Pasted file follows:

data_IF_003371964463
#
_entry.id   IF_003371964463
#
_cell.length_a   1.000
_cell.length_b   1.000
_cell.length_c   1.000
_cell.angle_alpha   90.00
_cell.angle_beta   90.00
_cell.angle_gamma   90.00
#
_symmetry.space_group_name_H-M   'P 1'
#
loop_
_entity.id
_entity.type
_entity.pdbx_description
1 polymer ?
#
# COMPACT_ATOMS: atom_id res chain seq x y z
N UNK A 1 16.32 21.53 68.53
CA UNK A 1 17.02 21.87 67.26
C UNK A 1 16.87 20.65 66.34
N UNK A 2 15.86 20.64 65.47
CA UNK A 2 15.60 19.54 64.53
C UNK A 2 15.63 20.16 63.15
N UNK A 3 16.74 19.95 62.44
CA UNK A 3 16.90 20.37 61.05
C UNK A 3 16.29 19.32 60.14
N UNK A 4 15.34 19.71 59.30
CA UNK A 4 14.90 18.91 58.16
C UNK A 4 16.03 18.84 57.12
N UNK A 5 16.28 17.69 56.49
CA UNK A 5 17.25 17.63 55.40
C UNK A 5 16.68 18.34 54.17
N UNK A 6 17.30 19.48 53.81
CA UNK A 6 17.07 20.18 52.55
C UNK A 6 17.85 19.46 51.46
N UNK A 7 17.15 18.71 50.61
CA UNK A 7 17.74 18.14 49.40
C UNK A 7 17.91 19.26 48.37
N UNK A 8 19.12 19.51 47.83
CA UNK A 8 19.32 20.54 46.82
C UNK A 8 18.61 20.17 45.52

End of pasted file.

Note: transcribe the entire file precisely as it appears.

data_IF_003371964463
#
_entry.id   IF_003371964463
#
_cell.length_a   1.000
_cell.length_b   1.000
_cell.length_c   1.000
_cell.angle_alpha   90.00
_cell.angle_beta   90.00
_cell.angle_gamma   90.00
#
_symmetry.space_group_name_H-M   'P 1'
#
loop_
_entity.id
_entity.type
_entity.pdbx_description
1 polymer ?
#
# COMPACT_ATOMS: atom_id res chain seq x y z
N UNK A 1 16.32 21.53 68.53
CA UNK A 1 17.02 21.87 67.26
C UNK A 1 16.87 20.65 66.34
N UNK A 2 15.86 20.64 65.47
CA UNK A 2 15.60 19.54 64.53
C UNK A 2 15.63 20.16 63.15
N UNK A 3 16.74 19.95 62.44
CA UNK A 3 16.90 20.37 61.05
C UNK A 3 16.29 19.32 60.14
N UNK A 4 15.34 19.71 59.30
CA UNK A 4 14.90 18.91 58.16
C UNK A 4 16.03 18.84 57.12
N UNK A 5 16.28 17.69 56.49
CA UNK A 5 17.25 17.63 55.40
C UNK A 5 16.68 18.34 54.17
N UNK A 6 17.30 19.48 53.81
CA UNK A 6 17.07 20.18 52.55
C UNK A 6 17.85 19.46 51.46
N UNK A 7 17.15 18.71 50.61
CA UNK A 7 17.74 18.14 49.40
C UNK A 7 17.91 19.26 48.37
N UNK A 8 19.12 19.51 47.83
CA UNK A 8 19.32 20.54 46.82
C UNK A 8 18.61 20.17 45.52